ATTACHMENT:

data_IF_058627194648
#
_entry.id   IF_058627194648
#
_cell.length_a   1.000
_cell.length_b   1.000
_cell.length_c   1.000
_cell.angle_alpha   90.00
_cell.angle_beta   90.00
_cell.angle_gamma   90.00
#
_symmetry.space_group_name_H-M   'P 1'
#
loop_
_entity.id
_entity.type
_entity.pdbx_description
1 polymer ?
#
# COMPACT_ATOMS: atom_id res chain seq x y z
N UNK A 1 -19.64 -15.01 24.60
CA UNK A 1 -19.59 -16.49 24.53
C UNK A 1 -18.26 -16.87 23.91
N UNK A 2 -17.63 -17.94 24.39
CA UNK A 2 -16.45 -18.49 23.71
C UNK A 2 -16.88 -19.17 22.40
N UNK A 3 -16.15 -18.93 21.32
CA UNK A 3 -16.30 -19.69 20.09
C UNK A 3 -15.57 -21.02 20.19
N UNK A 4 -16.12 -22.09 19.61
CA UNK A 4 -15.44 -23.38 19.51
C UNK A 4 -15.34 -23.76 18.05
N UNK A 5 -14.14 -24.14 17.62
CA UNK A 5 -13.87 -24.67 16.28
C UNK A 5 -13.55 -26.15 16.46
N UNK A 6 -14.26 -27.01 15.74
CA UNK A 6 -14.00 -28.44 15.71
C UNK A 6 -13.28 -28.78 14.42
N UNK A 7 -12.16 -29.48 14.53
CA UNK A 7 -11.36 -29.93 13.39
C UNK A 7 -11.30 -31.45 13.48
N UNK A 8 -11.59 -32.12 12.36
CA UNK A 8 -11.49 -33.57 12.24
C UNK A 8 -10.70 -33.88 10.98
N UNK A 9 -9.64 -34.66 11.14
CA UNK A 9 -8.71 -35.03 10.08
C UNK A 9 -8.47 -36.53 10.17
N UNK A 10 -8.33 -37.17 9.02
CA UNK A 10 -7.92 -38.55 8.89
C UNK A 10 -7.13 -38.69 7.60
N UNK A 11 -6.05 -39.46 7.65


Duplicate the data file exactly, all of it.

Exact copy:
data_IF_058627194648
#
_entry.id   IF_058627194648
#
_cell.length_a   1.000
_cell.length_b   1.000
_cell.length_c   1.000
_cell.angle_alpha   90.00
_cell.angle_beta   90.00
_cell.angle_gamma   90.00
#
_symmetry.space_group_name_H-M   'P 1'
#
loop_
_entity.id
_entity.type
_entity.pdbx_description
1 polymer ?
#
# COMPACT_ATOMS: atom_id res chain seq x y z
N UNK A 1 -19.64 -15.01 24.60
CA UNK A 1 -19.59 -16.49 24.53
C UNK A 1 -18.26 -16.87 23.91
N UNK A 2 -17.63 -17.94 24.39
CA UNK A 2 -16.45 -18.49 23.71
C UNK A 2 -16.88 -19.17 22.40
N UNK A 3 -16.15 -18.93 21.32
CA UNK A 3 -16.30 -19.69 20.09
C UNK A 3 -15.57 -21.02 20.19
N UNK A 4 -16.12 -22.09 19.61
CA UNK A 4 -15.44 -23.38 19.51
C UNK A 4 -15.34 -23.76 18.05
N UNK A 5 -14.14 -24.14 17.62
CA UNK A 5 -13.87 -24.67 16.28
C UNK A 5 -13.55 -26.15 16.46
N UNK A 6 -14.26 -27.01 15.74
CA UNK A 6 -14.00 -28.44 15.71
C UNK A 6 -13.28 -28.78 14.42
N UNK A 7 -12.16 -29.48 14.53
CA UNK A 7 -11.36 -29.93 13.39
C UNK A 7 -11.30 -31.45 13.48
N UNK A 8 -11.59 -32.12 12.36
CA UNK A 8 -11.49 -33.57 12.24
C UNK A 8 -10.70 -33.88 10.98
N UNK A 9 -9.64 -34.66 11.14
CA UNK A 9 -8.71 -35.03 10.08
C UNK A 9 -8.47 -36.53 10.17
N UNK A 10 -8.33 -37.17 9.02
CA UNK A 10 -7.92 -38.55 8.89
C UNK A 10 -7.13 -38.69 7.60
N UNK A 11 -6.05 -39.46 7.65